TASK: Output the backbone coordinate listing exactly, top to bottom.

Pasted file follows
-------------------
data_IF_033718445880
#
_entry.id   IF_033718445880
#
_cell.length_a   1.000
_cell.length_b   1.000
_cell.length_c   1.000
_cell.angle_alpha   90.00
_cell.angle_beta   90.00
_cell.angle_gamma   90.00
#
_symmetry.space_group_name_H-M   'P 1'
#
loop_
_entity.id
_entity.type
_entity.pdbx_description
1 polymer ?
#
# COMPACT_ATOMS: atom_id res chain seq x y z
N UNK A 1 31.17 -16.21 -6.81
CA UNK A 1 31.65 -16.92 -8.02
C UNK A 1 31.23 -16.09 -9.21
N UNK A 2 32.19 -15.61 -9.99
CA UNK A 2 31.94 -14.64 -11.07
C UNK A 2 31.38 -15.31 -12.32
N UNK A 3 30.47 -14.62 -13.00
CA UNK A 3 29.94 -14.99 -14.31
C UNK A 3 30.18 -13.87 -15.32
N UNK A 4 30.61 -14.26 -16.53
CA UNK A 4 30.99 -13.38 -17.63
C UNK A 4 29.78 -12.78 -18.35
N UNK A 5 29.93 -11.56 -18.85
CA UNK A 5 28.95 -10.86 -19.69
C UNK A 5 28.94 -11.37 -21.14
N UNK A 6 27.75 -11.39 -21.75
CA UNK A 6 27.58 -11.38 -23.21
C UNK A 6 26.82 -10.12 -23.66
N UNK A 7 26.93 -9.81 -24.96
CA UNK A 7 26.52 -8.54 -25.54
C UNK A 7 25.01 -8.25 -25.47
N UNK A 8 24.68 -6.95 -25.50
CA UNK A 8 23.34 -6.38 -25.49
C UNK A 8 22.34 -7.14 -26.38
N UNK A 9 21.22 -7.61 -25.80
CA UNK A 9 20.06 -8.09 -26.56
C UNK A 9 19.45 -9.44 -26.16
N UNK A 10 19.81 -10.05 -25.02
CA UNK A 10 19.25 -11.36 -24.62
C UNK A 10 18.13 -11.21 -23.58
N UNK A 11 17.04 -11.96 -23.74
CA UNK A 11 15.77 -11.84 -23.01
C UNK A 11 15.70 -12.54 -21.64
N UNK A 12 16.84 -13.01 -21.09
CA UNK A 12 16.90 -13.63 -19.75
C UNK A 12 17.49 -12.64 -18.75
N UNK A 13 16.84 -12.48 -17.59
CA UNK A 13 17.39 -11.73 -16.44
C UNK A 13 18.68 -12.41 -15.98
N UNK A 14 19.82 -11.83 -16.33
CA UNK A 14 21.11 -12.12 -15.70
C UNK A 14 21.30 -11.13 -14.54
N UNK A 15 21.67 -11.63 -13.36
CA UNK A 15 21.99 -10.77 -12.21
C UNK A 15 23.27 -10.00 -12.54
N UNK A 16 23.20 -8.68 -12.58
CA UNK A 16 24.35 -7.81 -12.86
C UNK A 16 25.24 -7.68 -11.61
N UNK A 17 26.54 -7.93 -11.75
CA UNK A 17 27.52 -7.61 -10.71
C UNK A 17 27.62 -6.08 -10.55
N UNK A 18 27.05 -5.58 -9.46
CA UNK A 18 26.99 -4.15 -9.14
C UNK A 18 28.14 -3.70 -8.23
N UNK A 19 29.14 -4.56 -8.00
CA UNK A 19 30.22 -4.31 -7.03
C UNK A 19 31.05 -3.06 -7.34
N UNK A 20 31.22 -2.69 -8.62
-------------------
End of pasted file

data_IF_033718445880
#
_entry.id   IF_033718445880
#
_cell.length_a   1.000
_cell.length_b   1.000
_cell.length_c   1.000
_cell.angle_alpha   90.00
_cell.angle_beta   90.00
_cell.angle_gamma   90.00
#
_symmetry.space_group_name_H-M   'P 1'
#
loop_
_entity.id
_entity.type
_entity.pdbx_description
1 polymer ?
#
# COMPACT_ATOMS: atom_id res chain seq x y z
N UNK A 1 31.17 -16.21 -6.81
CA UNK A 1 31.65 -16.92 -8.02
C UNK A 1 31.23 -16.09 -9.21
N UNK A 2 32.19 -15.61 -9.99
CA UNK A 2 31.94 -14.64 -11.07
C UNK A 2 31.38 -15.31 -12.32
N UNK A 3 30.47 -14.62 -13.00
CA UNK A 3 29.94 -14.99 -14.31
C UNK A 3 30.18 -13.87 -15.32
N UNK A 4 30.61 -14.26 -16.53
CA UNK A 4 30.99 -13.38 -17.63
C UNK A 4 29.78 -12.78 -18.35
N UNK A 5 29.93 -11.56 -18.85
CA UNK A 5 28.95 -10.86 -19.69
C UNK A 5 28.94 -11.37 -21.14
N UNK A 6 27.75 -11.39 -21.75
CA UNK A 6 27.58 -11.38 -23.21
C UNK A 6 26.82 -10.12 -23.66
N UNK A 7 26.93 -9.81 -24.96
CA UNK A 7 26.52 -8.54 -25.54
C UNK A 7 25.01 -8.25 -25.47
N UNK A 8 24.68 -6.95 -25.50
CA UNK A 8 23.34 -6.38 -25.49
C UNK A 8 22.34 -7.14 -26.38
N UNK A 9 21.22 -7.61 -25.80
CA UNK A 9 20.06 -8.09 -26.56
C UNK A 9 19.45 -9.44 -26.16
N UNK A 10 19.81 -10.05 -25.02
CA UNK A 10 19.25 -11.36 -24.62
C UNK A 10 18.13 -11.21 -23.58
N UNK A 11 17.04 -11.96 -23.74
CA UNK A 11 15.77 -11.84 -23.01
C UNK A 11 15.70 -12.54 -21.64
N UNK A 12 16.84 -13.01 -21.09
CA UNK A 12 16.90 -13.63 -19.75
C UNK A 12 17.49 -12.64 -18.75
N UNK A 13 16.84 -12.48 -17.59
CA UNK A 13 17.39 -11.73 -16.44
C UNK A 13 18.68 -12.41 -15.98
N UNK A 14 19.82 -11.83 -16.33
CA UNK A 14 21.11 -12.12 -15.70
C UNK A 14 21.30 -11.13 -14.54
N UNK A 15 21.67 -11.63 -13.36
CA UNK A 15 21.99 -10.77 -12.21
C UNK A 15 23.27 -10.00 -12.54
N UNK A 16 23.20 -8.68 -12.58
CA UNK A 16 24.35 -7.81 -12.86
C UNK A 16 25.24 -7.68 -11.61
N UNK A 17 26.54 -7.93 -11.75
CA UNK A 17 27.52 -7.61 -10.71
C UNK A 17 27.62 -6.08 -10.55
N UNK A 18 27.05 -5.58 -9.46
CA UNK A 18 26.99 -4.15 -9.14
C UNK A 18 28.14 -3.70 -8.23
N UNK A 19 29.14 -4.56 -8.00
CA UNK A 19 30.22 -4.31 -7.03
C UNK A 19 31.05 -3.06 -7.34
N UNK A 20 31.22 -2.69 -8.62